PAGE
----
How Does a HELOC Loan Work?
A HELOC loan acts something like a credit card with a variable interest rate or fixed interest rate. You borrow what you need and repay the outstanding balance in monthly installments. You can repeatedly take out cash and pay off the outstanding balance, but the time that you can draw funds from your HELOC is limited.
A home equity line of credit loan can be separated into two main timeframes; the draw period and the repayment period.
The draw period is the first part of a home equity line of credit loan. The exact length of the draw period can vary, but it typically lasts for about 10 years. In the draw period, you can borrow money from your home equity credit line using check, transfer, or through a linked account.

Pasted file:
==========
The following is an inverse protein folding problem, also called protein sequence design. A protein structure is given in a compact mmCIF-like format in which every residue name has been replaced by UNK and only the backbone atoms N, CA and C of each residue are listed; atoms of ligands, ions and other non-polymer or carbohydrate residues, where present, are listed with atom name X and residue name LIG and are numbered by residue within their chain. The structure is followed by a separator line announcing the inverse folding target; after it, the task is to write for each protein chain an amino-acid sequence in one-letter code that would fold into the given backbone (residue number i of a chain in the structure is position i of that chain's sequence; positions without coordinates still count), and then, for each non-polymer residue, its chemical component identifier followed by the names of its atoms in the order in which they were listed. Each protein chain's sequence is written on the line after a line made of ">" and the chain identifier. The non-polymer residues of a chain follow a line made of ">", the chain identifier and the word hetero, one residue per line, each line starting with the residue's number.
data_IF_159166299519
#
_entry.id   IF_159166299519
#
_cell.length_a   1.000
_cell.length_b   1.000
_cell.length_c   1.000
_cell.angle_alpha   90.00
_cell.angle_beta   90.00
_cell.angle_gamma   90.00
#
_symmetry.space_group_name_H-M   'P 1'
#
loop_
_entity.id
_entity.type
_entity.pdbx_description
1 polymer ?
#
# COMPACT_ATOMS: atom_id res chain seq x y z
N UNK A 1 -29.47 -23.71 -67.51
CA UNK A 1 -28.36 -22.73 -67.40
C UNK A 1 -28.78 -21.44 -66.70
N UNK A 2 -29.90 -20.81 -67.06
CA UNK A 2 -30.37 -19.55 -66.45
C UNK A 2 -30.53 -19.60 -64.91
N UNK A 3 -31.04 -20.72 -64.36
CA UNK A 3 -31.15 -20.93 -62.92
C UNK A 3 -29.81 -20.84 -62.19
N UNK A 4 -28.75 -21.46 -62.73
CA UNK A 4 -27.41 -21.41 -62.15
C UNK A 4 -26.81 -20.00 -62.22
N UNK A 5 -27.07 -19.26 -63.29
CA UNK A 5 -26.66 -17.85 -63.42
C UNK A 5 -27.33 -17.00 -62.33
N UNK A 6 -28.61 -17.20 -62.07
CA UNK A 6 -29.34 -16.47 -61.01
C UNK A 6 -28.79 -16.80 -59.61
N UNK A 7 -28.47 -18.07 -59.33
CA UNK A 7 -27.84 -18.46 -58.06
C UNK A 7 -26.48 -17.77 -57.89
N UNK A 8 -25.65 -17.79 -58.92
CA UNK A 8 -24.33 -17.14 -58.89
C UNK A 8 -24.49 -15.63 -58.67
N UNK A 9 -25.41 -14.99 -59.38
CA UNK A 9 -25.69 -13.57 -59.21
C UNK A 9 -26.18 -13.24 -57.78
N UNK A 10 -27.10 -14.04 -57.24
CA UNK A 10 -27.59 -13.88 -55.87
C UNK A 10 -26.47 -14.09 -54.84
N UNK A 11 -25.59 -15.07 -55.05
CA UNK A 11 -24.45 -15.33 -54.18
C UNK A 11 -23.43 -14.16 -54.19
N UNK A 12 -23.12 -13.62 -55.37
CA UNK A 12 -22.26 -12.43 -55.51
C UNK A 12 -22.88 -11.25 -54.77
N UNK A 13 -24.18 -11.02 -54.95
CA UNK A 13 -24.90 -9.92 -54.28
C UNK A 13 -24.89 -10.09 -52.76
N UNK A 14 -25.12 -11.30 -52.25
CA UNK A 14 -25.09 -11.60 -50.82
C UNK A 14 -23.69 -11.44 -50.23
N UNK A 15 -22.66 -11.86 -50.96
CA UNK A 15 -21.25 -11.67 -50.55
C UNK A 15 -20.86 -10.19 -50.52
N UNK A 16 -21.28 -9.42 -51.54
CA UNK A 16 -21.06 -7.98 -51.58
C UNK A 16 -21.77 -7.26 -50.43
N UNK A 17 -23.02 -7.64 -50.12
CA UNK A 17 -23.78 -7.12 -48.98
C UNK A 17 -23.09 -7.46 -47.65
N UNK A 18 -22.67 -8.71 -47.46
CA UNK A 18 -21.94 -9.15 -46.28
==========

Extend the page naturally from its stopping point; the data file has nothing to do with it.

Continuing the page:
The minimum monthly payment usually consists of interest-only payments. But it’s generally a good idea to pay off the principal as well. The more of the principal you pay off in the draw period, the lower your credit monthly payment will be during the repayment period.
In the repayment period, borrowers can no longer draw cash from their home equity credit line. As the name suggests, this is the period in which you must pay back the loan in monthly installments consisting of the principal plus interest. Like the draw period, the exact length of the repayment period varies but is usually around 20 years.